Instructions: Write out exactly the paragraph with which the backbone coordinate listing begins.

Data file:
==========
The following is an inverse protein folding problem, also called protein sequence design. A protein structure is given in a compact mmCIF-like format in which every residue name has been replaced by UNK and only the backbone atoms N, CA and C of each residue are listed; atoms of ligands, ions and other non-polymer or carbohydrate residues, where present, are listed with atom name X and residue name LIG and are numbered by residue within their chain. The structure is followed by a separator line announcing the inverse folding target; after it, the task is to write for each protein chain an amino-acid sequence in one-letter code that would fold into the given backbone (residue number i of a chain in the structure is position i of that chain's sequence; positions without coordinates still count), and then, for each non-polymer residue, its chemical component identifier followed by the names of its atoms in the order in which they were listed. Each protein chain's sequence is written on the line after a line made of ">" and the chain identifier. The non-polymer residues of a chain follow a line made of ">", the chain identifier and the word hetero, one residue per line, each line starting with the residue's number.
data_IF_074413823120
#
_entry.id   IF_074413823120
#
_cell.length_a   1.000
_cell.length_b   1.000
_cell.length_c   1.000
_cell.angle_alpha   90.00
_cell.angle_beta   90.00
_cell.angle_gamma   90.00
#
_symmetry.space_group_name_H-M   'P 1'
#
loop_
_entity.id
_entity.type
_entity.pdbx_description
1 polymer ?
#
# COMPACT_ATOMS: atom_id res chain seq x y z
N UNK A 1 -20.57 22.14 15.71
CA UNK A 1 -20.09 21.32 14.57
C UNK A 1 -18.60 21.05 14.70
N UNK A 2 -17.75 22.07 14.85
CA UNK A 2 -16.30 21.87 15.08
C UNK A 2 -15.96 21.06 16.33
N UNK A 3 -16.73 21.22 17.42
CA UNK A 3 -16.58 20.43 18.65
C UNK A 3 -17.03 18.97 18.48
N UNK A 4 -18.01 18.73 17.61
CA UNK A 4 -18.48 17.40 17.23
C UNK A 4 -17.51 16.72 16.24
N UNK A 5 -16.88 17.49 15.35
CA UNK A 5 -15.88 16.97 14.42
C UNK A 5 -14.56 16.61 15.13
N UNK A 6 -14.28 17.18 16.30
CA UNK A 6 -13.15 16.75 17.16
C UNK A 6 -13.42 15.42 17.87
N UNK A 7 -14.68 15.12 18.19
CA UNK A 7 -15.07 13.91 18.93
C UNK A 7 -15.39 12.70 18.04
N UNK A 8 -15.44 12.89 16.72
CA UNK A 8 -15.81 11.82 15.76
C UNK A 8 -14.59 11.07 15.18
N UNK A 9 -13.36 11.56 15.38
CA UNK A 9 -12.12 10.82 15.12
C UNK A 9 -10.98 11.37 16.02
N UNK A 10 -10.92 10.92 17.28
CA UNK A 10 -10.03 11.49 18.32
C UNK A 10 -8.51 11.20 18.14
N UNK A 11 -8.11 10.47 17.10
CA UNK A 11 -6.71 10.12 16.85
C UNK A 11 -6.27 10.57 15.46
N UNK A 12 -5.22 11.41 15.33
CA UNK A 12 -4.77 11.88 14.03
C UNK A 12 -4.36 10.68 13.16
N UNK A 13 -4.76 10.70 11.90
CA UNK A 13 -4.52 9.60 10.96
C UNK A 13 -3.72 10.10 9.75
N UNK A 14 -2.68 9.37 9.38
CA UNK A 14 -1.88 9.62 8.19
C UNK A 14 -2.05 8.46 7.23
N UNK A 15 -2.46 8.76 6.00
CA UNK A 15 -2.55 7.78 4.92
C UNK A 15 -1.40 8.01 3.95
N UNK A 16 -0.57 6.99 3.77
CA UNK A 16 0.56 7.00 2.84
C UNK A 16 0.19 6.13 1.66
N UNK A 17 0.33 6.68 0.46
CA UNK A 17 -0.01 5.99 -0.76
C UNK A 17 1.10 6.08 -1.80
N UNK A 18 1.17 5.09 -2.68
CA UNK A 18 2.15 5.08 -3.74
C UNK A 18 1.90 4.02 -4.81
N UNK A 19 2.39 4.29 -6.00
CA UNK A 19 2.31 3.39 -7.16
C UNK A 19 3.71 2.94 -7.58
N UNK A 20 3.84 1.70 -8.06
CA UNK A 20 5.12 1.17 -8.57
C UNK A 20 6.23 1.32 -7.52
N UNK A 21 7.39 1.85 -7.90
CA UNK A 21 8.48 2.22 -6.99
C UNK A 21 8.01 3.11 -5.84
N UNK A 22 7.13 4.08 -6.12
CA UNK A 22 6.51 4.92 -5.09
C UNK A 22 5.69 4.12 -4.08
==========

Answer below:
The following is an inverse protein folding problem, also called protein sequence design. A protein structure is given in a compact mmCIF-like format in which every residue name has been replaced by UNK and only the backbone atoms N, CA and C of each residue are listed; atoms of ligands, ions and other non-polymer or carbohydrate residues, where present, are listed with atom name X and residue name LIG and are numbered by residue within their chain. The structure is followed by a separator line announcing the inverse folding target; after it, the task is to write for each protein chain an amino-acid sequence in one-letter code that would fold into the given backbone (residue number i of a chain in the structure is position i of that chain's sequence; positions without coordinates still count), and then, for each non-polymer residue, its chemical component identifier followed by the names of its atoms in the order in which they were listed. Each protein chain's sequence is written on the line after a line made of ">" and the chain identifier. The non-polymer residues of a chain follow a line made of ">", the chain identifier and the word hetero, one residue per line, each line starting with the residue's number.